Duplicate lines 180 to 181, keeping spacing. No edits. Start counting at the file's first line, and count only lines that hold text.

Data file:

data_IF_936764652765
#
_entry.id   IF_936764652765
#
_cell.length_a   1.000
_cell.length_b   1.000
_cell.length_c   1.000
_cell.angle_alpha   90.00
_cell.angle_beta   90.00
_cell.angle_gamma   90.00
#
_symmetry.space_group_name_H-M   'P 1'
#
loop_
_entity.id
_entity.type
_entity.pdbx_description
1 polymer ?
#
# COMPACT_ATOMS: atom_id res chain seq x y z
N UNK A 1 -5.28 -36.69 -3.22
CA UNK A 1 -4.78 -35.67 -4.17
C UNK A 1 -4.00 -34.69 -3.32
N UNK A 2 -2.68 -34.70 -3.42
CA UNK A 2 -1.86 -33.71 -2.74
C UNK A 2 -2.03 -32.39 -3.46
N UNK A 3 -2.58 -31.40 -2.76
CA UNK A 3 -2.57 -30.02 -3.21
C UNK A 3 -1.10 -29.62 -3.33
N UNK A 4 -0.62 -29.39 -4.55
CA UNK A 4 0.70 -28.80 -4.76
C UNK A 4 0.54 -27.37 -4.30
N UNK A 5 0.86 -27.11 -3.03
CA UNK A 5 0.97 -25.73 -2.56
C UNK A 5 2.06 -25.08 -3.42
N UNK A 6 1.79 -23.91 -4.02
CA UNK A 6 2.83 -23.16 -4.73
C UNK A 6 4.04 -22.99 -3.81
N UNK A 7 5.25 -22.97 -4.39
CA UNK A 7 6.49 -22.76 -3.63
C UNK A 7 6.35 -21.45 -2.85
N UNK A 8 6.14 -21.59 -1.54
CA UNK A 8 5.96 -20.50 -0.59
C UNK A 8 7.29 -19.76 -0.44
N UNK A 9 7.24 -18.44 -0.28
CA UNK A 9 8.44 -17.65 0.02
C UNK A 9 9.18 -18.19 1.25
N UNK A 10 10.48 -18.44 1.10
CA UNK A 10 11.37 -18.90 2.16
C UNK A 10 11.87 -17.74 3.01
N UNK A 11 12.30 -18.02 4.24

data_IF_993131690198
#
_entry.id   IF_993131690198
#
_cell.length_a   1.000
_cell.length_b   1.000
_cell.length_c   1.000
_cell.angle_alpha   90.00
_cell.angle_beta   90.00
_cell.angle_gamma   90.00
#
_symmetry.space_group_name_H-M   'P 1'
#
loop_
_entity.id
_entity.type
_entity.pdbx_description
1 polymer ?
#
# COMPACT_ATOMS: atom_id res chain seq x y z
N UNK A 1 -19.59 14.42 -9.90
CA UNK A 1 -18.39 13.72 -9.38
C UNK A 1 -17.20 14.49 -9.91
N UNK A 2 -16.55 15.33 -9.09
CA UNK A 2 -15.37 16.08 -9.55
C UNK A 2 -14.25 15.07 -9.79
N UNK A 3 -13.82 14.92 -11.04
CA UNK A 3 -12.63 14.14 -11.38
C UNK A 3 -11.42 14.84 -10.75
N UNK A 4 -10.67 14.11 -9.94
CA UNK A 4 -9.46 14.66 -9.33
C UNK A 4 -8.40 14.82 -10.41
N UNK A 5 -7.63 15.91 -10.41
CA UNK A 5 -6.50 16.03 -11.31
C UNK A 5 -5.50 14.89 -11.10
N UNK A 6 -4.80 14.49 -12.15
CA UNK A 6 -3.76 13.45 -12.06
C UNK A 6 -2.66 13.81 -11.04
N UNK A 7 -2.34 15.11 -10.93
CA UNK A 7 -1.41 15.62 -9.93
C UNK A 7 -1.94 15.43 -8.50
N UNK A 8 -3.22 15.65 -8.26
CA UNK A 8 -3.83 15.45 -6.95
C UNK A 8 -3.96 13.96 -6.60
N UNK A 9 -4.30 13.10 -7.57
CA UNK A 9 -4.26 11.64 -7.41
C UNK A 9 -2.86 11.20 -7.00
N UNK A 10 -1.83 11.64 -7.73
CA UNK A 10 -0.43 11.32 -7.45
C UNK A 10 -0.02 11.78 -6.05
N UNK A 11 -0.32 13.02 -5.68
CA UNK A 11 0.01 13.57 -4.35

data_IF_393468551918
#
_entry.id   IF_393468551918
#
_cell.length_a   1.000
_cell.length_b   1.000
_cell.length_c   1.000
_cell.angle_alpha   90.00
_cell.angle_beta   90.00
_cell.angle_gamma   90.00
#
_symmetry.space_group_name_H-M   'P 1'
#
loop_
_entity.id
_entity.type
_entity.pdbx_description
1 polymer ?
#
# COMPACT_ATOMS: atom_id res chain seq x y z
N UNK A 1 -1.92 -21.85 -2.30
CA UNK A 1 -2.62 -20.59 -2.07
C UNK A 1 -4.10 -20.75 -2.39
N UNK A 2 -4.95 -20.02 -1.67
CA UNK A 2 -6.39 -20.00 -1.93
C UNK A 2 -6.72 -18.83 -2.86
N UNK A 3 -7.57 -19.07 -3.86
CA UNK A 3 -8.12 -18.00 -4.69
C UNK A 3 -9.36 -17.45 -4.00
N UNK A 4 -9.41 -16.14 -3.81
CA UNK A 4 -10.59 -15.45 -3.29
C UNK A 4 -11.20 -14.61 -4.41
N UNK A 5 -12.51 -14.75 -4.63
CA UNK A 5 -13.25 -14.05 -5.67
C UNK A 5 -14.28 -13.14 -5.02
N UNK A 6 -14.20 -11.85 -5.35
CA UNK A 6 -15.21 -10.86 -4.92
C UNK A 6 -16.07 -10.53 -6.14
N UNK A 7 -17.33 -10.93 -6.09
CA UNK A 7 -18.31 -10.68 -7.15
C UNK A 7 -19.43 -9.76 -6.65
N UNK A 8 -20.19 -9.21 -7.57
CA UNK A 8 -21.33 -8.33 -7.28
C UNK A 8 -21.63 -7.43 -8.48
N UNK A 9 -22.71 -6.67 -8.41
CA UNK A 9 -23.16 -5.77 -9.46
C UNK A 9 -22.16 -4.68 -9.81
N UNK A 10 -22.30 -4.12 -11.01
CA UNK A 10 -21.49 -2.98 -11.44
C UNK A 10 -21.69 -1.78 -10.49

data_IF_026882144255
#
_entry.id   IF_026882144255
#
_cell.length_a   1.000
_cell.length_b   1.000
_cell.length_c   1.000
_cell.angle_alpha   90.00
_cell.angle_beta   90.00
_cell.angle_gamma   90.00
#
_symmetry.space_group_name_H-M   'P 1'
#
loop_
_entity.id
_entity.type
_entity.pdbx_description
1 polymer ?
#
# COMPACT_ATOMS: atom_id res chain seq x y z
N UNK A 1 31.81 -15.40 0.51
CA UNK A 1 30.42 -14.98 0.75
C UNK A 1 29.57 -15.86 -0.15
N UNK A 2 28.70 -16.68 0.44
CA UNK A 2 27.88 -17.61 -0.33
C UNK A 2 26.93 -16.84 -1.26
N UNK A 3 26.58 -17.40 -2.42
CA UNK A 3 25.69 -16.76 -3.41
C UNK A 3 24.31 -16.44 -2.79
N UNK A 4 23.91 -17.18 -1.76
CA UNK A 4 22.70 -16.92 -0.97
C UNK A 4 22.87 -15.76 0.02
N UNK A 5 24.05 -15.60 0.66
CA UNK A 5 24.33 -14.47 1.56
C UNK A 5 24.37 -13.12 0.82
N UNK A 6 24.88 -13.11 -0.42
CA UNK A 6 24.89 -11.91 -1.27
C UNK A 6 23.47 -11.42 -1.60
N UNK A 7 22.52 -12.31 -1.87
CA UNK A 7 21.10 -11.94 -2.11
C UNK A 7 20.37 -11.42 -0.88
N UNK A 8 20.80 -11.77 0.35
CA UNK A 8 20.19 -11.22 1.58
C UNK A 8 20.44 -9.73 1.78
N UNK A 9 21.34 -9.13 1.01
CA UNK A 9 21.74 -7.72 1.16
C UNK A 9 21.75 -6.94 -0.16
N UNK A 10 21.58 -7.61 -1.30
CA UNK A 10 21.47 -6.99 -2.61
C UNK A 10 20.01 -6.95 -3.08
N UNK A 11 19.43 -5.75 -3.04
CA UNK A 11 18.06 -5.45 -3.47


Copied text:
N UNK A 3 26.58 -17.40 -2.42
CA UNK A 3 25.69 -16.76 -3.41